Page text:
La montagne qui hurle, by Betty Bogaert

[December 16, 2021]

By Louis Perreault

Over the Vercors massif and the Haute-Maurienne valley roll heavy clouds, saturated with what may be tomorrow’s weather. Night falls slowly. In a hut overlooking a grassy expanse, tea leaves are dropped into boiling water, and the creaking of old floorboards is mixed with the crackling of the fire in the hearth. Suddenly, in this relative tranquillity, the howls of distant pack of wolves is heard. If the poetry emerging from such a scene might make city dwellers dream, it is very different for the shepherd, for whom the sound foretells a long night of anxiety and watchfulness, guarding the herd of sheep sleeping in the countryside.

In 2018, Betty Bogaert travelled these hills to document the complex relationship between their inhabitants and the wolves. La montagne qui hurle is a documentary photobook1, in which the reader is invited to encounter majestic landscapes and the different visions of pastoralism proposed by hikers, ecologists, and animal farmers of the region. The result is a rather dense book, in which the photographs are accompanied by accounts gathered by Bogaert and distributed among the images.

The Berne Convention, signed by France in 1979, controversially bans the hunting of wolves, a symbol of wild and untamed nature for some and a constant threat for others. In the introduction to the book, Mikaël Chambru reveals surprising statistics: in 2019 alone, 2,293 attacks were reported, for a total of 12,491 dead animals. Without a predator, the wolf is king of the mountain, and when the mountain is also a sheepfold, a vehement confrontation must be expected.

For Luc, for example, finding one of his sheep still alive but its throat opened by a bite enrages him so much that he wouldn’t hesitate to slaughter the next wolf he sees. “I’m an outlaw, I might go to prison one day … but defending one’s property is in the French law.” Most of the people interviewed are critical of the laws in force and their apparent contradictions, but a few ecologists, such as Véronick, note that “if there is an ultimate predator, it is humans.” She and those who think like her see the inability of human beings to live in harmony with nature as the issue, and attacking the wolves, which, in a way, have an acquired right to the mountain, as an injustice. Without taking a position on the debate, Bogaert brings to light the diversity of opinions with a humanist approach that is sensitive to respective realities.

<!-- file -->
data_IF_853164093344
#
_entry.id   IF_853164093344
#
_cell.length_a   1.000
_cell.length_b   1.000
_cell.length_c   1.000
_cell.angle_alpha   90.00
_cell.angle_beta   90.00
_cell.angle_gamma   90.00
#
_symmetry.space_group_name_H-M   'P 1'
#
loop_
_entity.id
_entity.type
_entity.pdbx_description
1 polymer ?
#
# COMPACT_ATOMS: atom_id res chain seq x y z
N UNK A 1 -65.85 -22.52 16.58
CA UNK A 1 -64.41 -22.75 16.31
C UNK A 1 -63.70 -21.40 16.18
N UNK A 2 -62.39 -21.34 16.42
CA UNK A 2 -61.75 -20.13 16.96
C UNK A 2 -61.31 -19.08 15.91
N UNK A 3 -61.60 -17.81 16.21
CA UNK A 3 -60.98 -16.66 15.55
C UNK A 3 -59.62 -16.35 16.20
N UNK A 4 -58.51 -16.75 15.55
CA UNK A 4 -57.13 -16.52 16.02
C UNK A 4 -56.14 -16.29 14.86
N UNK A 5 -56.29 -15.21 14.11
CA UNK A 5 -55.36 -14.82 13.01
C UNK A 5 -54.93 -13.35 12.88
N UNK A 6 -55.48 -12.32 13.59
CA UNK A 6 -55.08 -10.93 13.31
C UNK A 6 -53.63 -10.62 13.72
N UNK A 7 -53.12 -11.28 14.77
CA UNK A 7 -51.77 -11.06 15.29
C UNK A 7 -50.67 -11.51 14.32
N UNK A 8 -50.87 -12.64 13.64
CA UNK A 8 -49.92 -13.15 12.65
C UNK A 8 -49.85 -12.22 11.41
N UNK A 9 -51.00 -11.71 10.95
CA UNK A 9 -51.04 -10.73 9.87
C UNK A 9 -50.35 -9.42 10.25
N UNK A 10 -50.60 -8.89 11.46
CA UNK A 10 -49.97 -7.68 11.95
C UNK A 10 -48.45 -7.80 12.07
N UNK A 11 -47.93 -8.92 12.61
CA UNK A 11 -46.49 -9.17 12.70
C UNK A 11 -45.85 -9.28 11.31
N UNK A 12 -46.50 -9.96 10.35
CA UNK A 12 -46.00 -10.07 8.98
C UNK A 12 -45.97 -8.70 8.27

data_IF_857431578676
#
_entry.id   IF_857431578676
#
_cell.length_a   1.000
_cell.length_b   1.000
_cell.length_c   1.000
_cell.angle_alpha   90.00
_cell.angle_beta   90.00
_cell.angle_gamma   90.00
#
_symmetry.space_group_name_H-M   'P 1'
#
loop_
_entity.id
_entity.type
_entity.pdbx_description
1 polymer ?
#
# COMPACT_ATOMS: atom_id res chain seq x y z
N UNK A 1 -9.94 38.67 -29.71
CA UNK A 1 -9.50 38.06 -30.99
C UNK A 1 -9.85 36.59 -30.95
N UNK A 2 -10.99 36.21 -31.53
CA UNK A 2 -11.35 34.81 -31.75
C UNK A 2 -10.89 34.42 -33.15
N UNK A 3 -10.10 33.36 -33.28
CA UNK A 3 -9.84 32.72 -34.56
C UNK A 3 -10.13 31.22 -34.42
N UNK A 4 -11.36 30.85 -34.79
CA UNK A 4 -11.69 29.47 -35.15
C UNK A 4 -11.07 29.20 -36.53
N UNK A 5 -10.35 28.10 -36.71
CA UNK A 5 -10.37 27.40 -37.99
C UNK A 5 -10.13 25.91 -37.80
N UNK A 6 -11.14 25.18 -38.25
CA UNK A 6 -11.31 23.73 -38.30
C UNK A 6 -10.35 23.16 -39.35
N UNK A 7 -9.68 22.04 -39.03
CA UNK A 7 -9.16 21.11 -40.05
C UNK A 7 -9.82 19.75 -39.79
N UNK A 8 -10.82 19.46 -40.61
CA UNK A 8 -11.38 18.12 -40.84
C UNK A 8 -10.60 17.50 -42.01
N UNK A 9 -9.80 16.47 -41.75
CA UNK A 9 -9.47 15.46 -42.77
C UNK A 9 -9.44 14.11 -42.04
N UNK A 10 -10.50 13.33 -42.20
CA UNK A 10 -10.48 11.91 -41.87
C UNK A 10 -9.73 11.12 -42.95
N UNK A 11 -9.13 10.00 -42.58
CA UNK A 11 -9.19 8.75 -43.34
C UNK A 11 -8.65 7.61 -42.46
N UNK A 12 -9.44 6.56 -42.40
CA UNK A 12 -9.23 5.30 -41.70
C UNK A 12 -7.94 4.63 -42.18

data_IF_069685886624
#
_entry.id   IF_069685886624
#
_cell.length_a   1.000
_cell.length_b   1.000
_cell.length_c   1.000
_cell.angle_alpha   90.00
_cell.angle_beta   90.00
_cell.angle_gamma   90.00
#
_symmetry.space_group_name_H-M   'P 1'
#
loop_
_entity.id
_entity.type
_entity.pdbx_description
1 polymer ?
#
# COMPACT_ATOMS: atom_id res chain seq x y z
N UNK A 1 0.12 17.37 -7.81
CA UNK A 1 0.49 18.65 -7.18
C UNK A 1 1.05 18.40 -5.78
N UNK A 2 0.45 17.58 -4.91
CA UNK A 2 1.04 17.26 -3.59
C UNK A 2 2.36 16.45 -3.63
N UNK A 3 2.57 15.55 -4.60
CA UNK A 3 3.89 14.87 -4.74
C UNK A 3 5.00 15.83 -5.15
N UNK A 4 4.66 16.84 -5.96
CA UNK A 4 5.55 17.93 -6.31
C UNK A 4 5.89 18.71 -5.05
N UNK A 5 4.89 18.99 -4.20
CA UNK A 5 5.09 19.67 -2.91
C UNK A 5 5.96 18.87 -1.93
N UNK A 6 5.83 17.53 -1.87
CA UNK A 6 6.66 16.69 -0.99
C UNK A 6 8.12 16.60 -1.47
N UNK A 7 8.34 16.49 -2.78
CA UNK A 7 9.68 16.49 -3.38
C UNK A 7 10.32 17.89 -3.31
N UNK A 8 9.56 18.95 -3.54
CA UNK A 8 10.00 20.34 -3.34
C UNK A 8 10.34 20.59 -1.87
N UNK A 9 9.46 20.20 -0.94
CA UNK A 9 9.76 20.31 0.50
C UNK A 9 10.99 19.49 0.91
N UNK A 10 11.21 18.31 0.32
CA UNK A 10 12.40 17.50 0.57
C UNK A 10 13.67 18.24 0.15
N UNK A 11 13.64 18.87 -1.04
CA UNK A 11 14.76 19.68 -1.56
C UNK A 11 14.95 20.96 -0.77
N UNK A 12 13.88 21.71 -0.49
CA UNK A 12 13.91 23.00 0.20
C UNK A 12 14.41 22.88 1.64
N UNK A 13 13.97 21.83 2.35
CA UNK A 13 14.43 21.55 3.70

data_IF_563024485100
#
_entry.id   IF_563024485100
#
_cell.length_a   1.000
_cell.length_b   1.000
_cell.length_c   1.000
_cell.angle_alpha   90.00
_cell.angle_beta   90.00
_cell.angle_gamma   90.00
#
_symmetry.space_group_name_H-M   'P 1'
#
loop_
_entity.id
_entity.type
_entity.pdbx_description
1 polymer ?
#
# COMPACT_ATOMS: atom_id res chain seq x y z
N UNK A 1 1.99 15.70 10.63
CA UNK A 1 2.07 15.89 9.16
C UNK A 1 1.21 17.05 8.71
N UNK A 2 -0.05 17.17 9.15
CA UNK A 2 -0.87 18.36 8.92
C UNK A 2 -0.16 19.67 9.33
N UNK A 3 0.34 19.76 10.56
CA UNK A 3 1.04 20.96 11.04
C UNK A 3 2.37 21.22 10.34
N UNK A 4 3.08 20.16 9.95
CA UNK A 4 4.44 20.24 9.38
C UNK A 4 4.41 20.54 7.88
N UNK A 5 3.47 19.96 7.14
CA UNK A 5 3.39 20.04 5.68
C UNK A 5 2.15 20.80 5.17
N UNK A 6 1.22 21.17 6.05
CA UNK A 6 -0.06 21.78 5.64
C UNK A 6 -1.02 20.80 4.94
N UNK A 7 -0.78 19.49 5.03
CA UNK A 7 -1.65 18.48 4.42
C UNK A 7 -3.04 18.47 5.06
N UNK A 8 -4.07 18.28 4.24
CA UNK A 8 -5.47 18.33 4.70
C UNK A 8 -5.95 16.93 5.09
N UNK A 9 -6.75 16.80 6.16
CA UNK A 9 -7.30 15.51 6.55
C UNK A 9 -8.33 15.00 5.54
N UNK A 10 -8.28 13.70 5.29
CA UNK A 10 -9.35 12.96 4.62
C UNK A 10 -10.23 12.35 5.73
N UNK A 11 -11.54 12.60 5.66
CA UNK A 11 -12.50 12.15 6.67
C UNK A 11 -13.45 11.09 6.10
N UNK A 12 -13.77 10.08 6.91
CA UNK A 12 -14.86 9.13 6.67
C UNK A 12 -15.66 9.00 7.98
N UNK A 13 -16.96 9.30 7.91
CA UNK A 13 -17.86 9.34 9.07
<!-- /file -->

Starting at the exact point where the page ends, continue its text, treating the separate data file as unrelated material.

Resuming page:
La montagne qui hurle is a project that lends itself wonderfully to the form of the book. The series of images – which include newspaper clippings, objects associated with hunting wolves on a white background, and interior scenes flooded with pastoral iconography – gains a narrative dimension as we turn the pages. Our comprehension of the subject is enhanced by the addition of descriptions and landscapes, portraits of faces painted in the mountain, and various other elements. In short, the book acts as a sort of receptacle for Bogaert’s research, allowing heterogeneous elements to cohabit, harmoniously formatted.

Bogaert’s collaboration with graphic designer Cristian Ordóñez, himself an indefatigable producer of photobooks, was fruitful. The dynamic layout, in which we pass from full-bleed images to others, smaller and off-centre, and the regular insertion of the accounts on coloured paper, easily keeps our attention, as we alternate between contemplation of mountains and reading of the accounts. The desaturated images, which soften both faces and rocky escarpments, highlight the grey of the cloudy skies and the presence of the mist glimpsed here and there. In the middle of all this, it’s only a small leap of the imagination to hear, in the distance, the long howls of the great wild dogs. Translated by Käthe Roth

1. Self-published, 180 pages, 19 x 23 cm, perfect bound, 2021,